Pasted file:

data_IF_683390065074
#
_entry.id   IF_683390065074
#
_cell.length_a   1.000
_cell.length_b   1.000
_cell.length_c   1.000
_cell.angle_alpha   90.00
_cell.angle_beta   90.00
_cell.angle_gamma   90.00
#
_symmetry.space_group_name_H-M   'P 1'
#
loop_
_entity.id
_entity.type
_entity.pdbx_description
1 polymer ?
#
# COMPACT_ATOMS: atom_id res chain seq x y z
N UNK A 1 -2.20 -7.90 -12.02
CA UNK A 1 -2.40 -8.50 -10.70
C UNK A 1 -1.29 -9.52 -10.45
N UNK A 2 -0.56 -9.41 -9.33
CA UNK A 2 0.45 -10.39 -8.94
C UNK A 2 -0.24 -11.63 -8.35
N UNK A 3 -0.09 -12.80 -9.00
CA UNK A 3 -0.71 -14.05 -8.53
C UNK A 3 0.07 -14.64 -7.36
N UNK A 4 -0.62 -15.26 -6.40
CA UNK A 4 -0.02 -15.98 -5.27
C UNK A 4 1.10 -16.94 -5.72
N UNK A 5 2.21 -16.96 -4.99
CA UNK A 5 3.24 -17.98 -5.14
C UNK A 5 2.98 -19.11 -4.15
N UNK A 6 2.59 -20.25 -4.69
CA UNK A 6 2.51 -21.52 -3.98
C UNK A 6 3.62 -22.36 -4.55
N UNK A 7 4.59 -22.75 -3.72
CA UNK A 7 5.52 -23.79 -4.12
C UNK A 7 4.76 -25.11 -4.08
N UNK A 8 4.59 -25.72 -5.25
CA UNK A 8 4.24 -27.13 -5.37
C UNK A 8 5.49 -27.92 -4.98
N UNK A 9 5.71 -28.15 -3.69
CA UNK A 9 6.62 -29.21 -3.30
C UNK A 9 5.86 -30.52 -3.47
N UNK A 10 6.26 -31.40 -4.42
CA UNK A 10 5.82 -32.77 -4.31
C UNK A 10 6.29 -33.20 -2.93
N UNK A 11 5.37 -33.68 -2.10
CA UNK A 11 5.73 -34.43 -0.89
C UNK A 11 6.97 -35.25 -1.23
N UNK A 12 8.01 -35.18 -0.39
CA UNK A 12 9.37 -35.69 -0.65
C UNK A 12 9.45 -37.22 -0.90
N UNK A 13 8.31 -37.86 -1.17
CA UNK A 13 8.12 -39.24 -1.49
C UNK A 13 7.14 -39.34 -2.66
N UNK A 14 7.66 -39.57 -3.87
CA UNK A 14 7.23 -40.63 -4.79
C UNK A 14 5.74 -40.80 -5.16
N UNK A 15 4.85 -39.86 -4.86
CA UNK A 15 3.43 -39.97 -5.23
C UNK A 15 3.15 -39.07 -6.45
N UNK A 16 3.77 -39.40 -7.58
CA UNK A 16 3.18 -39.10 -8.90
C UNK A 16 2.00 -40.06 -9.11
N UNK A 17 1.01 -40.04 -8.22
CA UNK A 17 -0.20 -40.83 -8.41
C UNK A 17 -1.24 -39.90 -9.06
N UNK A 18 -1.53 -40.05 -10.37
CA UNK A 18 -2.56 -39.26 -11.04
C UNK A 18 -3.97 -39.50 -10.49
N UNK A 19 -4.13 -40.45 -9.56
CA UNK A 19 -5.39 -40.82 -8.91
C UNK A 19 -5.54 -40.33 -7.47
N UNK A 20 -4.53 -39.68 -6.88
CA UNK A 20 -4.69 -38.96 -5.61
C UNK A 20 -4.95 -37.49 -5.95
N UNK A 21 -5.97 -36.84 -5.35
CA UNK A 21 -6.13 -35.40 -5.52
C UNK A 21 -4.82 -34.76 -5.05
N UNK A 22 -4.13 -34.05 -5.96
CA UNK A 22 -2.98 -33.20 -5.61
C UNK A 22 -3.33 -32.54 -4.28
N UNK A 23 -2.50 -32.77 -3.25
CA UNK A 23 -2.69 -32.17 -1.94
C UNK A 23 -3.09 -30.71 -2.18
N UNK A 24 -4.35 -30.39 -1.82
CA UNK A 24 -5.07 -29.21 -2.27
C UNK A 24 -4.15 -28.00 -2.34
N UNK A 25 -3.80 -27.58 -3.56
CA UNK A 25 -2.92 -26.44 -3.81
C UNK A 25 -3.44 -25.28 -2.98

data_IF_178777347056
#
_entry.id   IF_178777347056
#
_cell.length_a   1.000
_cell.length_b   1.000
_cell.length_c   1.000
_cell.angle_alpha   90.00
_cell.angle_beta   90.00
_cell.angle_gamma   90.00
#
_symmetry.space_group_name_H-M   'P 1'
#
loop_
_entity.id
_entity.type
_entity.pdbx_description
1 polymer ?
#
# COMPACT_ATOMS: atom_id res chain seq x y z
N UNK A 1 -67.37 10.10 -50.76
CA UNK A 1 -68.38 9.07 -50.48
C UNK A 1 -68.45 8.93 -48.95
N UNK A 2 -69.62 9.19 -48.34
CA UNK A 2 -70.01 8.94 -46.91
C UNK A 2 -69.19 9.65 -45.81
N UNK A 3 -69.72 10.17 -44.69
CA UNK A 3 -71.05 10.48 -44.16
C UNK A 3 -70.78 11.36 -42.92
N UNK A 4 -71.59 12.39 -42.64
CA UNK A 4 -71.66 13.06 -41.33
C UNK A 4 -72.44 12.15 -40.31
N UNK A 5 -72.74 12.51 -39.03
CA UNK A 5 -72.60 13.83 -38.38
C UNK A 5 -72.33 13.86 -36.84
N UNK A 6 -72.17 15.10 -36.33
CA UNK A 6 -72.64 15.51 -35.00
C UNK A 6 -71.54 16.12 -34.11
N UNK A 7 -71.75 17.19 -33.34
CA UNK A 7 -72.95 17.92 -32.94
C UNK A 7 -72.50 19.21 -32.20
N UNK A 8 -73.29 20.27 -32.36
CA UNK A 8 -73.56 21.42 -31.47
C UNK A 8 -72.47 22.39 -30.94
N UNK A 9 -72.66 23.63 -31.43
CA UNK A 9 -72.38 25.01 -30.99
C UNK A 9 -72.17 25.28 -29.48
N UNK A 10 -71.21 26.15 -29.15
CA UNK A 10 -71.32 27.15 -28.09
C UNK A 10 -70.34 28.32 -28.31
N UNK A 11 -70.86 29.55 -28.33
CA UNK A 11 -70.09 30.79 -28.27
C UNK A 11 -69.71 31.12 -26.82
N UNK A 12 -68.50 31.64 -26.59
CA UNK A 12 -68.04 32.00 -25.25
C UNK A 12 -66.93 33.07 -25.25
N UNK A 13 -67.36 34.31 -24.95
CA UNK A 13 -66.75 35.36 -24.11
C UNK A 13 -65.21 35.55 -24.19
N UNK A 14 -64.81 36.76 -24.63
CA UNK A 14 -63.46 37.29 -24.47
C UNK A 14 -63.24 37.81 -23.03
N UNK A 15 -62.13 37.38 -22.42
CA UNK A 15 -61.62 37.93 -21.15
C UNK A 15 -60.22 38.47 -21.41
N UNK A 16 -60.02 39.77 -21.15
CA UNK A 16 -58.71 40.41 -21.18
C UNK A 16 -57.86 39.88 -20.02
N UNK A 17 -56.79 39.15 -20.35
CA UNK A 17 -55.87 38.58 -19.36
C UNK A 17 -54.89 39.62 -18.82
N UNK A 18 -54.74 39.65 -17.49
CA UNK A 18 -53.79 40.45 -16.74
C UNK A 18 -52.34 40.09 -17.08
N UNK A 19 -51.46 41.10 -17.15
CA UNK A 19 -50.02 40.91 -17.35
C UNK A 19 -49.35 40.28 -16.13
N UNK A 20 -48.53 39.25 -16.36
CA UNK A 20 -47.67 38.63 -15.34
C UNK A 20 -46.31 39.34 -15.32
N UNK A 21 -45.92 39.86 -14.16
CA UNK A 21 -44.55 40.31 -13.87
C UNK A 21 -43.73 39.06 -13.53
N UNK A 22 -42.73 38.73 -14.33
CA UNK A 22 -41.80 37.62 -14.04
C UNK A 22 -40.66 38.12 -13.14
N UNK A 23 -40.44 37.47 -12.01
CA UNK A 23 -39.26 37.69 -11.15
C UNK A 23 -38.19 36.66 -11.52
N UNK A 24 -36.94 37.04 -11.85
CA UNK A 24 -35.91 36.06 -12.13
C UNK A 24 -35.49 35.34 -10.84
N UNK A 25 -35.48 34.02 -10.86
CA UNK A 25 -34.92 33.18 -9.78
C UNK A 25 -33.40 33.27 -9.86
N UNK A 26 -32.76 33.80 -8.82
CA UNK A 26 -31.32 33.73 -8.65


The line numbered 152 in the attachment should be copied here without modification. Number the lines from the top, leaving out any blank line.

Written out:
N UNK A 13 -67.36 34.31 -24.95